Intramolecular Rhodium-Catalyzed Ene-Cycloisomerization Reactions of Thioether and Triorganosilane containing Alkenylidenecyclopropanes: Novel Metal-Mediated β-Sulfide and β-Silyl Elimination Reactions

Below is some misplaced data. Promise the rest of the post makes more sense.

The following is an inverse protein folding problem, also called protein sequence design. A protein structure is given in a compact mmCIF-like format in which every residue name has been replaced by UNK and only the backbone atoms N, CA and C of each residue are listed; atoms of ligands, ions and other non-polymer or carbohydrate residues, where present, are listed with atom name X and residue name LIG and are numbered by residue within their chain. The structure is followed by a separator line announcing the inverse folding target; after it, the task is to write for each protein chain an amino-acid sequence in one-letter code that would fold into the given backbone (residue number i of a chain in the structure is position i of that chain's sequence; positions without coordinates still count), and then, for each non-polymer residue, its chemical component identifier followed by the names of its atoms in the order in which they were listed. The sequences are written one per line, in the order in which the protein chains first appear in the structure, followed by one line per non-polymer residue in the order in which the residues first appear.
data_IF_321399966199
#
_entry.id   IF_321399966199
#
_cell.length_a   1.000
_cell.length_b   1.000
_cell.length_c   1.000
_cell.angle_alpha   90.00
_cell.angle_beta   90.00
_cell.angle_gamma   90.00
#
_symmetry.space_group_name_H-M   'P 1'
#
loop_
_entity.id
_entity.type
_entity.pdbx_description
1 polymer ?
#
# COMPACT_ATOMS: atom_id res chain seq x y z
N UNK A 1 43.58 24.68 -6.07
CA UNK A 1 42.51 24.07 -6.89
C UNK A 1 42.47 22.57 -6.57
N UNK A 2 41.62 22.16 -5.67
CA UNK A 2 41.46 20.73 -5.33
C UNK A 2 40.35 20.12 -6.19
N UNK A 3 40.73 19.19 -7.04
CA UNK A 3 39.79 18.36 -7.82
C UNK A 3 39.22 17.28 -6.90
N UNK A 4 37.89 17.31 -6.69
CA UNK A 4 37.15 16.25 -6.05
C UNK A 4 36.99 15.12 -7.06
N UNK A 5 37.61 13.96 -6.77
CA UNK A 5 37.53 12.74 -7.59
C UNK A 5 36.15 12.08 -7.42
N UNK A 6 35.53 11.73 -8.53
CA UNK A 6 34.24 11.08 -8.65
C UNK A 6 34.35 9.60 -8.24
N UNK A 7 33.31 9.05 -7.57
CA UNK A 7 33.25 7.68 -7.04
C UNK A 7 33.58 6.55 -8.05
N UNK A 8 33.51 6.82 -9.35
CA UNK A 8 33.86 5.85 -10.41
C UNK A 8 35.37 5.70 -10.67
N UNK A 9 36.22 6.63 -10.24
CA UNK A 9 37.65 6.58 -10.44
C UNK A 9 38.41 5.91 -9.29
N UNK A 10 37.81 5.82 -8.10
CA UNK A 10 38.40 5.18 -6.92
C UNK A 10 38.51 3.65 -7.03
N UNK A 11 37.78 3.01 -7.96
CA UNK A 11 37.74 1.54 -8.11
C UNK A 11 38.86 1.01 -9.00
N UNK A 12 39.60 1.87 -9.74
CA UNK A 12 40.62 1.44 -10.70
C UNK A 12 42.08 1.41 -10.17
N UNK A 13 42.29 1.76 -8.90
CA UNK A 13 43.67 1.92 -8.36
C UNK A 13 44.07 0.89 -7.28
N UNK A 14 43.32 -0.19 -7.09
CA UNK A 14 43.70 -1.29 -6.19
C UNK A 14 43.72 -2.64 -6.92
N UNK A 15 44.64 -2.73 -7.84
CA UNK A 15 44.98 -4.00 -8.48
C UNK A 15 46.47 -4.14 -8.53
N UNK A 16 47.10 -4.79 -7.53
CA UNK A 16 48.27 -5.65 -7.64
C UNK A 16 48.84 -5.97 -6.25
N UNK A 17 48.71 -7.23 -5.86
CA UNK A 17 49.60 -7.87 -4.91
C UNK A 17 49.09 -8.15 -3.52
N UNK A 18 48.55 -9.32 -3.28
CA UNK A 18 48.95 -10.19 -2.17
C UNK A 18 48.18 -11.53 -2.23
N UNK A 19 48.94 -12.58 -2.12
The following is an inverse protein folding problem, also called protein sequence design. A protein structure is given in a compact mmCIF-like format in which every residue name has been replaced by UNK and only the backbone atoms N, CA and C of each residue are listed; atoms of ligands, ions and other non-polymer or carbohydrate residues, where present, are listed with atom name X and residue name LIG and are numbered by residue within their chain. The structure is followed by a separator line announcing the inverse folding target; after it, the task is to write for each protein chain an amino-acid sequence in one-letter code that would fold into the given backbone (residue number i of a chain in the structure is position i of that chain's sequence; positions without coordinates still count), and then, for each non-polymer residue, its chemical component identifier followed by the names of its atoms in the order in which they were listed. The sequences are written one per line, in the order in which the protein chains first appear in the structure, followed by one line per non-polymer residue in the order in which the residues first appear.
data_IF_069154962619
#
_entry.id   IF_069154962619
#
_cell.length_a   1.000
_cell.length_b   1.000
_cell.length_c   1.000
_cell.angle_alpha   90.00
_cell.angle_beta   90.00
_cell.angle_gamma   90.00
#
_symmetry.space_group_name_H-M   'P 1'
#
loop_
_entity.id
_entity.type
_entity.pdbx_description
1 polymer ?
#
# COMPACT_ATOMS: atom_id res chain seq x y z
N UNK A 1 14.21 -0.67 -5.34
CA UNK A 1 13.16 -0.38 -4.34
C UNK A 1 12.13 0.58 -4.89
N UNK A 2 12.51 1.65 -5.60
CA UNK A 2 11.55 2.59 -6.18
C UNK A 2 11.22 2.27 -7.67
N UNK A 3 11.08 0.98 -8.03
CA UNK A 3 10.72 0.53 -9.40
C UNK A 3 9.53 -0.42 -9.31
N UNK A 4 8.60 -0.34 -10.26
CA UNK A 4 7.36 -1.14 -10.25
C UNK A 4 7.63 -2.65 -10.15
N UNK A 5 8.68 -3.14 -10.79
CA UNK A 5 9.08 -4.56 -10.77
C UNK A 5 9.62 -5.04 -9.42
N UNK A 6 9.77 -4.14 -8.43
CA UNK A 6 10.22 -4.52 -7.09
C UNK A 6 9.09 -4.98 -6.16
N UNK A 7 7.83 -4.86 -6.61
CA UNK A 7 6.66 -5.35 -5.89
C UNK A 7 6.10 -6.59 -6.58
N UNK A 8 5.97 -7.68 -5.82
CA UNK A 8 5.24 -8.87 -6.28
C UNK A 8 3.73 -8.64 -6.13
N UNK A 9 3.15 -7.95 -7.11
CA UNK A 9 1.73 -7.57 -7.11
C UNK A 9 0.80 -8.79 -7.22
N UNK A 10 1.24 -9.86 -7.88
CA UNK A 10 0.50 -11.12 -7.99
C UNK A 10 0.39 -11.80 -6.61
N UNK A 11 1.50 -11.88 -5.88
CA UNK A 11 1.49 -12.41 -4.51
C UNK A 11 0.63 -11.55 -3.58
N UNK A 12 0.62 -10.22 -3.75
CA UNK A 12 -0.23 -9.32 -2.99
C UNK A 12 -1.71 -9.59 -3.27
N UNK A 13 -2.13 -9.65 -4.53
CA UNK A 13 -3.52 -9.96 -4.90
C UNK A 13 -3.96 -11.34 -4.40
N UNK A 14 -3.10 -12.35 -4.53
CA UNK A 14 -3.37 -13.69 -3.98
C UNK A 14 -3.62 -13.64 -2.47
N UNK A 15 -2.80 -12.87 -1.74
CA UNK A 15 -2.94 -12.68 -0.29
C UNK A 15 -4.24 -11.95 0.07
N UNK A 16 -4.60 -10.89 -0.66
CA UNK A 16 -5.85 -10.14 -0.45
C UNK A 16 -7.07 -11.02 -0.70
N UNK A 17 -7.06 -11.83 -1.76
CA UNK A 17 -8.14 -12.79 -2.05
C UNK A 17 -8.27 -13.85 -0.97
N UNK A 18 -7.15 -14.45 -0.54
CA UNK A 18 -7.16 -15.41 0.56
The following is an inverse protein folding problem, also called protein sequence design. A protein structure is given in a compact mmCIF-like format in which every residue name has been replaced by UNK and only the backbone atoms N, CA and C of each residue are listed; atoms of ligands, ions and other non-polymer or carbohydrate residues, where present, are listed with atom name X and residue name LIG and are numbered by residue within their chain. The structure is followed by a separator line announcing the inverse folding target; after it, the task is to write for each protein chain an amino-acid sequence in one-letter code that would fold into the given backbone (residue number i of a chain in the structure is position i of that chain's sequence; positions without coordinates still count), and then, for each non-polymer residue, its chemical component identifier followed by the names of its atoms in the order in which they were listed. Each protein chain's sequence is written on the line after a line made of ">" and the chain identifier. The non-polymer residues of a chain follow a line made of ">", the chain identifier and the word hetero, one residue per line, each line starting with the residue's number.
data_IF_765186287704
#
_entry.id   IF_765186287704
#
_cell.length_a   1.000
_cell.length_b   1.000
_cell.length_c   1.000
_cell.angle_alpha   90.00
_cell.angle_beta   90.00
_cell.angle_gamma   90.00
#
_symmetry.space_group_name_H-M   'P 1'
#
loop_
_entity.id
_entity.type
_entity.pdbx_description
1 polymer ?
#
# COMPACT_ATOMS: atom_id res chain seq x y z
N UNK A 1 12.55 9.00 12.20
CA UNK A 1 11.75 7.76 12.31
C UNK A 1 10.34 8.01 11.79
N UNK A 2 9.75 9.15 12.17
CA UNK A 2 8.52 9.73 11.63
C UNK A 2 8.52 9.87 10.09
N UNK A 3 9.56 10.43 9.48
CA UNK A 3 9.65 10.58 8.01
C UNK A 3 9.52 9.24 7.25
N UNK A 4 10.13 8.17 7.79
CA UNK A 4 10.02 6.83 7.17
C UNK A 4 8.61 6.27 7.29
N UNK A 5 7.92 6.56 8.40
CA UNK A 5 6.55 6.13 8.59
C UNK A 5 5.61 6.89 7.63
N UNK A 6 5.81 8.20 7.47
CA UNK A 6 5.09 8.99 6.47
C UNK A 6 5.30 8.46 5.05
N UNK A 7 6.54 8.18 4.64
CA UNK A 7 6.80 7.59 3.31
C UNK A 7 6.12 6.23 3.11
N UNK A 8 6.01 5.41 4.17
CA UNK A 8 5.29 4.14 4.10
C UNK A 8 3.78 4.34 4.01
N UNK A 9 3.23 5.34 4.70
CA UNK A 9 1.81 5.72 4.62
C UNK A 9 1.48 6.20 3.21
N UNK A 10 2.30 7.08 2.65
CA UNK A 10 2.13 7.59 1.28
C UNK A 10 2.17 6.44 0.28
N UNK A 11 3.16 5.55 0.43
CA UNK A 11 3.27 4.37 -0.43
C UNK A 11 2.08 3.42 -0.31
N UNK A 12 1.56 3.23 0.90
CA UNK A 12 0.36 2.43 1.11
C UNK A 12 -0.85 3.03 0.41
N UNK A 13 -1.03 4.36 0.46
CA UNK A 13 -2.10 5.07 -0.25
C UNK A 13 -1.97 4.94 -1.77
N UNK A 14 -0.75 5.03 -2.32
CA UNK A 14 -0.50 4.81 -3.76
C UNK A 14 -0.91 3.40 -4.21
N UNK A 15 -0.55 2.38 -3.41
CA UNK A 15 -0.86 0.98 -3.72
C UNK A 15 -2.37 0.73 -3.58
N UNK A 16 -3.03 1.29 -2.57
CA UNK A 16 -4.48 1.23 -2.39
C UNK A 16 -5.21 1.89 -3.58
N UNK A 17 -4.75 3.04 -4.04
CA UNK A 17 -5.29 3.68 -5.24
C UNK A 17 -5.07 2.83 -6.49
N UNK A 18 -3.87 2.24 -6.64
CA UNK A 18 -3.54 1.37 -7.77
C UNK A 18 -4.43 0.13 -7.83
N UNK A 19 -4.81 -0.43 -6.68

The transition metal-catalyzed ene-cycloisomerization is a particularly attractive method for the construction of highly functionalized cyclic scaffolds. Furthermore, many elegant studies over the past few decades have led to the development of several unique methods for this transformation, employing a variety of transition metal-catalysts. In particular, the ene-cycloisomerization reaction provides carbo- and heterocyclic skeletons in a highly selective and atom-economical manner, thus offering an efficient strategy for the total synthesis of a number of natural products. The following thesis commences with a very brief introduction followed by two major section (Chapter 2 and 3) and a concluding chapter. Chapter 1 serves as a brief introduction and provides an overall outline for this thesis. Chapter 2 provides an introduction to the development of transition-metal-catalyzed ene-cycloisomerization reaction with an overview of the different reaction pathways (Section 2.1). This chapter is then divided into subsections (2.2-2.9), that are organized based on the nature of the transition metal-catalyzed ene-cycloisomerization reaction, which depends on the degree of saturation in the substrates. Chapter 3 commences with a review of the utility of alkylidenecyclopropanes (abbreviated thereafter as “ACPs”) in transition metal-catalyzed reactions. Section 3.2 provides an in-depth discussion of the reactivity of ACPs in these transformations, in which the behavior of these substrates with four different metal catalysts (Pd, Rh, Ru, Ni) is discussed. Section 3.3 describes our work on the development of the novel rhodium-catalyzed ene-cycloisomerization reaction of ACPs tethered to an allylic sulfide, which undergo an unprecedented β-sulfide elimination/migration to highlight the importance of the organosulfur chemistry. The subsequent section (Section 3.4) outlines the development of a nickel-catalyzed sulfide elimination/migration to provide products with two new stereogenic centers and one three-membered-ring. Section 3.5 outlines our efforts towards the rhodium catalyzed β-silyl elimination/migration. A detailed optimization and scope of this transformation is described, along with mechanistic studies. Finally, Chapter 4 provides a conclusion and overview of the methodologies described in this thesis and their synthetic application, especially in the synthesis of important natural products.